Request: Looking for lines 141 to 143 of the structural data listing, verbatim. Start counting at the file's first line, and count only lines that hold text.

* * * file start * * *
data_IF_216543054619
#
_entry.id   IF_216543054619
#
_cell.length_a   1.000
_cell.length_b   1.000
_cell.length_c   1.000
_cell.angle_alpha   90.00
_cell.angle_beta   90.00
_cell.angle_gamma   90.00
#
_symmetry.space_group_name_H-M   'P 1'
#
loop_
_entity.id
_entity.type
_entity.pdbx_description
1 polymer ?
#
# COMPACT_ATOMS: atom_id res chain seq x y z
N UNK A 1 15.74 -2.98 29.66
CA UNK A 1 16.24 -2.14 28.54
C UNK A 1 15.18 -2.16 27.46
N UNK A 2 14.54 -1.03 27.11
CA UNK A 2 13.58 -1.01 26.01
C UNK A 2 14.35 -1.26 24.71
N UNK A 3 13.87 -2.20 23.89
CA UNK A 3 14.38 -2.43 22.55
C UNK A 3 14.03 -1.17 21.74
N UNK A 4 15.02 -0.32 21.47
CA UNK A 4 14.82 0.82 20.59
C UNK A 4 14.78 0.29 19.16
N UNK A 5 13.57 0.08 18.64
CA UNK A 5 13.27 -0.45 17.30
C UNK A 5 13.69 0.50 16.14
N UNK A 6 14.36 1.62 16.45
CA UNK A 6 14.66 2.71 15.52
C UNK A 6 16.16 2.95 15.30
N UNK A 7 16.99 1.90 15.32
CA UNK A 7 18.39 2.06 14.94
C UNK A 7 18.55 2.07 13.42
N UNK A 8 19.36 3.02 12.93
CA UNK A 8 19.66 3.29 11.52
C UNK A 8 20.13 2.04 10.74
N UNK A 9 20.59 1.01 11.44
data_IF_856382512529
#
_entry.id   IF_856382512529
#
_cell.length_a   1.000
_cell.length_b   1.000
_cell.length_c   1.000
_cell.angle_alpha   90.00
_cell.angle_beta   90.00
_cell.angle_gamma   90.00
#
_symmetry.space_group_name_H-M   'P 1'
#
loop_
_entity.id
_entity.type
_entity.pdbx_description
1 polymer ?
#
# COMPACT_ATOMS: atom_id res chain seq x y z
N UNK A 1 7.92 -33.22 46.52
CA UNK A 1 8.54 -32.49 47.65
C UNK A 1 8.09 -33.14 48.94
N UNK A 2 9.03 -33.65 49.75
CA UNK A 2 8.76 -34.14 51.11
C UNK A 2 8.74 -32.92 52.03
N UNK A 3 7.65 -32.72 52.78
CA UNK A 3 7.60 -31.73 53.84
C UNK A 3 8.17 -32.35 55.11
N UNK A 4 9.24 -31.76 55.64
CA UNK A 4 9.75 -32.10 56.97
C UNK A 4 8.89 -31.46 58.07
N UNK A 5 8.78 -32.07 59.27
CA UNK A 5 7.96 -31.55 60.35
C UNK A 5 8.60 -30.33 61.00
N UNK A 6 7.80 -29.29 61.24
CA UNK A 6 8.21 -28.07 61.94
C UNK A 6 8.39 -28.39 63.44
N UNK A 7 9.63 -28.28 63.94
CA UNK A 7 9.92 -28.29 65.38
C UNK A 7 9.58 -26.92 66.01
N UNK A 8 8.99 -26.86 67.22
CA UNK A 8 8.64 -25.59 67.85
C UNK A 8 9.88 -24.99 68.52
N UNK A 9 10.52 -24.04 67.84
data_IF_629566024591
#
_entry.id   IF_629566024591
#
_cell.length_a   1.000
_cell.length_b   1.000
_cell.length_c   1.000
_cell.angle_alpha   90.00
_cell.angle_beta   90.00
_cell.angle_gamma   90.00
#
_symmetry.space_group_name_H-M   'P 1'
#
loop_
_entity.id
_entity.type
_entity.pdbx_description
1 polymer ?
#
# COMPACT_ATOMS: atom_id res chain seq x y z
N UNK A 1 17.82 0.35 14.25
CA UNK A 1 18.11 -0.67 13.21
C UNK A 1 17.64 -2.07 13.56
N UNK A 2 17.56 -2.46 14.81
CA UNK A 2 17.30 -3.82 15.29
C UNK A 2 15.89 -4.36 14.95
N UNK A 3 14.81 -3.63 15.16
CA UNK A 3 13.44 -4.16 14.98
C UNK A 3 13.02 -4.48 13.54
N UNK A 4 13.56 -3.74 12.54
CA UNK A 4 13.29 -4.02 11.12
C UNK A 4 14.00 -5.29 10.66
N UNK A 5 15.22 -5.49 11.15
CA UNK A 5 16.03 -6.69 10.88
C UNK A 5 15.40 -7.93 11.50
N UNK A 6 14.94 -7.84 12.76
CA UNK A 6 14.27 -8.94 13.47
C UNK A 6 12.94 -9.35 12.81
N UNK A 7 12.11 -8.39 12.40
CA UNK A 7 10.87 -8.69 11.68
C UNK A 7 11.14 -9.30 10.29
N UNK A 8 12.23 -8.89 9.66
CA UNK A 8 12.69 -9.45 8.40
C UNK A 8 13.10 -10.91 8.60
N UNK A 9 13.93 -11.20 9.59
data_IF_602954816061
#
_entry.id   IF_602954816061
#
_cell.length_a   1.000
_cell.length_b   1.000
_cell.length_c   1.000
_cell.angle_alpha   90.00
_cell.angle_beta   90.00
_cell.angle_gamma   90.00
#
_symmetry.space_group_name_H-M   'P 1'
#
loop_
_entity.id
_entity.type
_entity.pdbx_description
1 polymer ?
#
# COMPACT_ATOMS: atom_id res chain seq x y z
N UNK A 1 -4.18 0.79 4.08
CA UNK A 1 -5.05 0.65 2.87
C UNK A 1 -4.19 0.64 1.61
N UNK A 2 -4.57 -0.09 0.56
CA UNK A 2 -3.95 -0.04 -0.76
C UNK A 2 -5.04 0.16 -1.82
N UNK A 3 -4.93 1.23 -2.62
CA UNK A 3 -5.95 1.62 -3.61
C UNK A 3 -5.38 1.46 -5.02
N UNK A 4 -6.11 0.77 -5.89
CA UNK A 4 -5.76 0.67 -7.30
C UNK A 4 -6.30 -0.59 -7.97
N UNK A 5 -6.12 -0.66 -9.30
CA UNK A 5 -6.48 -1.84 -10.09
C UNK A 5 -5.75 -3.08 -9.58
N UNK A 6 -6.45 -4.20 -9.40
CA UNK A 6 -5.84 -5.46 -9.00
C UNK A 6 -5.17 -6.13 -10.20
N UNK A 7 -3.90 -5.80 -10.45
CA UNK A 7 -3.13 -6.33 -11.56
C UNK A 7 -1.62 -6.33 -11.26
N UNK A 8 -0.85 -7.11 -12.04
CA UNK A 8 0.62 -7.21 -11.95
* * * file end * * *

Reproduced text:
_cell.length_b   1.000
_cell.length_c   1.000
_cell.angle_alpha   90.00